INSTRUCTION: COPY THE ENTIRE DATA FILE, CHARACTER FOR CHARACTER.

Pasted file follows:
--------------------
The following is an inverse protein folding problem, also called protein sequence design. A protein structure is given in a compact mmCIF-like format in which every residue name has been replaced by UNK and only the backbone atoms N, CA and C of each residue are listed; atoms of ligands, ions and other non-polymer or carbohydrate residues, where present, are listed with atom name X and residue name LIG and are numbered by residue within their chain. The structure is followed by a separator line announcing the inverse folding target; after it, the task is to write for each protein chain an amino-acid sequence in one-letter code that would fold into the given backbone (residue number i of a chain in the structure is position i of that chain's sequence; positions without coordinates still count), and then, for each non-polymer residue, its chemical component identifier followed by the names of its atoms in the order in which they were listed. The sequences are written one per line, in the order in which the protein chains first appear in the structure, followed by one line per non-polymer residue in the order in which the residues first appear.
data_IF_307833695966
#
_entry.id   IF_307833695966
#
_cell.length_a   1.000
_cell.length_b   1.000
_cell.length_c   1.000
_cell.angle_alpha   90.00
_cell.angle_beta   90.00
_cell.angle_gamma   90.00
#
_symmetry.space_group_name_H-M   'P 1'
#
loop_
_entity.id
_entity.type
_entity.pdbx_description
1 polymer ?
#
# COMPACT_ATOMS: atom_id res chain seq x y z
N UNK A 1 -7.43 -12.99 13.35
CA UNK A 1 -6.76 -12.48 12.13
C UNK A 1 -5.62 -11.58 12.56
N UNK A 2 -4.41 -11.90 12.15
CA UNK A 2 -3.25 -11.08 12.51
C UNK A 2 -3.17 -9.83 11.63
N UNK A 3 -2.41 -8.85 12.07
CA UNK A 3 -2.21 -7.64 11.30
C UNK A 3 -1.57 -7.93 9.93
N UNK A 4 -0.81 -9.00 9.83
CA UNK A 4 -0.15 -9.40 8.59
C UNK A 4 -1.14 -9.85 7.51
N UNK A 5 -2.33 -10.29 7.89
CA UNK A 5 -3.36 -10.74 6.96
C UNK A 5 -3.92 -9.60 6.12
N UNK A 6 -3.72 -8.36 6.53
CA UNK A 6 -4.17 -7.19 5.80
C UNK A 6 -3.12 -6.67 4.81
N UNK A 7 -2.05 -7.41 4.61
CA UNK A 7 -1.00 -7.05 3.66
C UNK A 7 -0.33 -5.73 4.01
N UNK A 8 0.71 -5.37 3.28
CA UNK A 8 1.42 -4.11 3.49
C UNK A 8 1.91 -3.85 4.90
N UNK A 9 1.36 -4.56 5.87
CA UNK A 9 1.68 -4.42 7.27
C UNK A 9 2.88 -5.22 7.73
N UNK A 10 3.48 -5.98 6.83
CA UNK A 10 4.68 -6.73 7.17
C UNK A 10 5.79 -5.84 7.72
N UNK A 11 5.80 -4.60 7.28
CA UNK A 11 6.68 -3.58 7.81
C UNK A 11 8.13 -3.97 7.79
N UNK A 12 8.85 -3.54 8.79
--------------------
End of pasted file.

The following is an inverse protein folding problem, also called protein sequence design. A protein structure is given in a compact mmCIF-like format in which every residue name has been replaced by UNK and only the backbone atoms N, CA and C of each residue are listed; atoms of ligands, ions and other non-polymer or carbohydrate residues, where present, are listed with atom name X and residue name LIG and are numbered by residue within their chain. The structure is followed by a separator line announcing the inverse folding target; after it, the task is to write for each protein chain an amino-acid sequence in one-letter code that would fold into the given backbone (residue number i of a chain in the structure is position i of that chain's sequence; positions without coordinates still count), and then, for each non-polymer residue, its chemical component identifier followed by the names of its atoms in the order in which they were listed. The sequences are written one per line, in the order in which the protein chains first appear in the structure, followed by one line per non-polymer residue in the order in which the residues first appear.
data_IF_307833695966
#
_entry.id   IF_307833695966
#
_cell.length_a   1.000
_cell.length_b   1.000
_cell.length_c   1.000
_cell.angle_alpha   90.00
_cell.angle_beta   90.00
_cell.angle_gamma   90.00
#
_symmetry.space_group_name_H-M   'P 1'
#
loop_
_entity.id
_entity.type
_entity.pdbx_description
1 polymer ?
#
# COMPACT_ATOMS: atom_id res chain seq x y z
N UNK A 1 -7.43 -12.99 13.35
CA UNK A 1 -6.76 -12.48 12.13
C UNK A 1 -5.62 -11.58 12.56
N UNK A 2 -4.41 -11.90 12.15
CA UNK A 2 -3.25 -11.08 12.51
C UNK A 2 -3.17 -9.83 11.63
N UNK A 3 -2.41 -8.85 12.07
CA UNK A 3 -2.21 -7.64 11.30
C UNK A 3 -1.57 -7.93 9.93
N UNK A 4 -0.81 -9.00 9.83
CA UNK A 4 -0.15 -9.40 8.59
C UNK A 4 -1.14 -9.85 7.51
N UNK A 5 -2.33 -10.29 7.89
CA UNK A 5 -3.36 -10.74 6.96
C UNK A 5 -3.92 -9.60 6.12
N UNK A 6 -3.72 -8.36 6.53
CA UNK A 6 -4.17 -7.19 5.80
C UNK A 6 -3.12 -6.67 4.81
N UNK A 7 -2.05 -7.41 4.61
CA UNK A 7 -1.00 -7.05 3.66
C UNK A 7 -0.33 -5.73 4.01
N UNK A 8 0.71 -5.37 3.28
CA UNK A 8 1.42 -4.11 3.49
C UNK A 8 1.91 -3.85 4.90
N UNK A 9 1.36 -4.56 5.87
CA UNK A 9 1.68 -4.42 7.27
C UNK A 9 2.88 -5.22 7.73
N UNK A 10 3.48 -5.98 6.83
CA UNK A 10 4.68 -6.73 7.17
C UNK A 10 5.79 -5.84 7.72
N UNK A 11 5.80 -4.60 7.28
CA UNK A 11 6.68 -3.58 7.81
C UNK A 11 8.13 -3.97 7.79
N UNK A 12 8.85 -3.54 8.79